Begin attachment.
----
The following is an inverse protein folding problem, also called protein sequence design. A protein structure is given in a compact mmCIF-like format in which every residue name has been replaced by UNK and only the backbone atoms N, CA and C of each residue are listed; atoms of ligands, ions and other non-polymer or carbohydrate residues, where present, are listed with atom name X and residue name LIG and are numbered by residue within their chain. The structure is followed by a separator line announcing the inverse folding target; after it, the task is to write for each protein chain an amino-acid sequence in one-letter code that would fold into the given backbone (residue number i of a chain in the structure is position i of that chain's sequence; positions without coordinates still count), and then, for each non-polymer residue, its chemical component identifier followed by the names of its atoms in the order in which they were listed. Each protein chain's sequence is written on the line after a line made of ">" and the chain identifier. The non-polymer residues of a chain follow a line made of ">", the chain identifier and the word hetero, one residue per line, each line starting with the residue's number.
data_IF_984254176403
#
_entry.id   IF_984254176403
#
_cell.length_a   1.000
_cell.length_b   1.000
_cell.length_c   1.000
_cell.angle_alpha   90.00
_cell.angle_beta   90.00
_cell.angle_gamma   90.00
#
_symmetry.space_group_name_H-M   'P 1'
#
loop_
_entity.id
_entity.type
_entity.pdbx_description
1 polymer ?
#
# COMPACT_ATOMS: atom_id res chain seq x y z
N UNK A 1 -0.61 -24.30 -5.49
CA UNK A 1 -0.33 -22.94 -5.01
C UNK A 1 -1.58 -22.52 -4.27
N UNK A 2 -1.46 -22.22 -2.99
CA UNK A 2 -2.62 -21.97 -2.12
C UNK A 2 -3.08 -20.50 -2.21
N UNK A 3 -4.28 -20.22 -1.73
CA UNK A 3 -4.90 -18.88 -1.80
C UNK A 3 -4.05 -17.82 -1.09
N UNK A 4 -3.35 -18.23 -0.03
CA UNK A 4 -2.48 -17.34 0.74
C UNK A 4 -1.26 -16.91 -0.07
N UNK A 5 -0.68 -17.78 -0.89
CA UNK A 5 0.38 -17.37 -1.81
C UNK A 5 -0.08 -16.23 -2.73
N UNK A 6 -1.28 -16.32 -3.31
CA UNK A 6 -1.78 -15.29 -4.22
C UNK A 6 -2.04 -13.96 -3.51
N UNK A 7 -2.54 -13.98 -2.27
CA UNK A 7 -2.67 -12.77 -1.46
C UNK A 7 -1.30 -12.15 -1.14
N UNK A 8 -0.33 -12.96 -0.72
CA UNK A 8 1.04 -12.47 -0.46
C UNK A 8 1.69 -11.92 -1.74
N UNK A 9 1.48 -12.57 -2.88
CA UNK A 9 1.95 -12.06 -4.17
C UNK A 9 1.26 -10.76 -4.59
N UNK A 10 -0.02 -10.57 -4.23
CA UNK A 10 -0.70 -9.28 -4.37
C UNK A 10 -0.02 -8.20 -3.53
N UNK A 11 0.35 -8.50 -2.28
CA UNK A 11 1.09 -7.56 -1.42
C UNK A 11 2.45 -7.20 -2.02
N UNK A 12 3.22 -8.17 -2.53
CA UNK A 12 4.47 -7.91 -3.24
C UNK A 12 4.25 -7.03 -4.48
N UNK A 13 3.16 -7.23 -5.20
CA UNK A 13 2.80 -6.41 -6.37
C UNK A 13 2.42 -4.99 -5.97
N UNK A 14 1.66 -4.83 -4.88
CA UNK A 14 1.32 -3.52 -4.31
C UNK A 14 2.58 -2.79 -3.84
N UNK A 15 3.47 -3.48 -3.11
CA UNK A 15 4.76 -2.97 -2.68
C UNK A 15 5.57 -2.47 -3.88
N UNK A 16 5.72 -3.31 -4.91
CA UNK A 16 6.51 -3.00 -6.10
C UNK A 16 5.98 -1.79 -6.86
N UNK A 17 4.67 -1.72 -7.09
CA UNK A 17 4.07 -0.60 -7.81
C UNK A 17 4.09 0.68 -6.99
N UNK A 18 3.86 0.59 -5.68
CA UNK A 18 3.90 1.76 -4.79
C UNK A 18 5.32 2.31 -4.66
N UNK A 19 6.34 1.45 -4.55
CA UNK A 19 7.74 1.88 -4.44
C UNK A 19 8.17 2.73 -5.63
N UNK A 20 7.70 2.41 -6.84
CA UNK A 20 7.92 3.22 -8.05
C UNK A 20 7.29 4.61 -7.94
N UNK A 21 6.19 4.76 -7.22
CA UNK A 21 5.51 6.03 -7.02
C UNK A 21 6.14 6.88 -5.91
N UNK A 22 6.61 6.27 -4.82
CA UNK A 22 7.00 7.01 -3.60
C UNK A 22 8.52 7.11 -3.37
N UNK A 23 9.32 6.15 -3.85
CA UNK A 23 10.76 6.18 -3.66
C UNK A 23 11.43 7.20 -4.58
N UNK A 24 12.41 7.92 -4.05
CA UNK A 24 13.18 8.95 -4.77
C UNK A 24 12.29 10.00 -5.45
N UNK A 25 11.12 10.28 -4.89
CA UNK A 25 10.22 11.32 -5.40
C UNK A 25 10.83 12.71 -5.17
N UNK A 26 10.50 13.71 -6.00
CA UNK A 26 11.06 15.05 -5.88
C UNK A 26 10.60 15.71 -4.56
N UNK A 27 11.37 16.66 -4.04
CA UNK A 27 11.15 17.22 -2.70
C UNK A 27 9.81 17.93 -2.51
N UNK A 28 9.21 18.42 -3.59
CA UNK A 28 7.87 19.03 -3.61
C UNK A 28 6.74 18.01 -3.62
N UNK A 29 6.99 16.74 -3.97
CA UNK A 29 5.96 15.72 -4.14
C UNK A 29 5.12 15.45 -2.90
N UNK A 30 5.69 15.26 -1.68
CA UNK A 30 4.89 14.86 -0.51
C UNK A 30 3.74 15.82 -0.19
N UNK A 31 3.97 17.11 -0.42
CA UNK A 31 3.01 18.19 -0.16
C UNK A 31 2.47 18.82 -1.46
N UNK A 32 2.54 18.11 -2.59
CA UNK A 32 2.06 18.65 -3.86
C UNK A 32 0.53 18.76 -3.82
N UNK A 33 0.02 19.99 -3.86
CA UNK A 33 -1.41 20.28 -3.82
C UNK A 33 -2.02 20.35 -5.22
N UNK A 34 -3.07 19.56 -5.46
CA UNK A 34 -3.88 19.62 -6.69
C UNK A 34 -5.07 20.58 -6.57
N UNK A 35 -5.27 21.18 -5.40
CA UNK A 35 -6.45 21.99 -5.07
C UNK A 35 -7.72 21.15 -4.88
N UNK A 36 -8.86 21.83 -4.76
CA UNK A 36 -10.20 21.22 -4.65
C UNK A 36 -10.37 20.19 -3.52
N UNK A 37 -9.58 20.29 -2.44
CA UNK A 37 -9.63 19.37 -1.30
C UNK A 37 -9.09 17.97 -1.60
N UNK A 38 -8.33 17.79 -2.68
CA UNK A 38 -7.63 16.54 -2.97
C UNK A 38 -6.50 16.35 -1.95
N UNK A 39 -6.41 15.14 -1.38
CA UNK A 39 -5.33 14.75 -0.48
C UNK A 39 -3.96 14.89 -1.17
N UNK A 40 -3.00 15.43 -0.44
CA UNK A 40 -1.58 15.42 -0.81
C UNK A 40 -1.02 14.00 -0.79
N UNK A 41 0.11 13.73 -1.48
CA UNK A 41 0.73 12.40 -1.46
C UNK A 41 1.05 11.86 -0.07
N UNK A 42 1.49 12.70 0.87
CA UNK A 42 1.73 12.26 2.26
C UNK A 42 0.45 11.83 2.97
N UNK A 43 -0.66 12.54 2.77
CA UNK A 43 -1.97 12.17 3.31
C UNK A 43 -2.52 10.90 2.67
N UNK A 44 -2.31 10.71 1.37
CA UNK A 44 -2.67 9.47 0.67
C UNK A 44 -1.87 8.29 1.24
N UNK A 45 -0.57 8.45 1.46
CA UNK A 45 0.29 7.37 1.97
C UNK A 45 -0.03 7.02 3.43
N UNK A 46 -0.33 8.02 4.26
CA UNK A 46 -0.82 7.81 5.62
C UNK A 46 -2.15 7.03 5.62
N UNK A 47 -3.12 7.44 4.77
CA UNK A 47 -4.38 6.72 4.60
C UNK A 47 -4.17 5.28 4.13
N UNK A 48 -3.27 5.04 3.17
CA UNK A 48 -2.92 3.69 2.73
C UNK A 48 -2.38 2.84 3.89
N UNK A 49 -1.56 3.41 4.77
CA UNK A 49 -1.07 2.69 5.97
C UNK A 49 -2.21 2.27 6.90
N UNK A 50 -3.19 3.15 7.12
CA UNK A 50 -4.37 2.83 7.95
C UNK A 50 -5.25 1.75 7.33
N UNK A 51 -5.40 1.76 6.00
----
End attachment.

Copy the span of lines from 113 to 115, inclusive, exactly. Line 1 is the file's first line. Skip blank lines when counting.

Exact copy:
CA UNK A 31 3.01 18.19 -0.16
C UNK A 31 2.47 18.82 -1.46
N UNK A 32 2.54 18.11 -2.59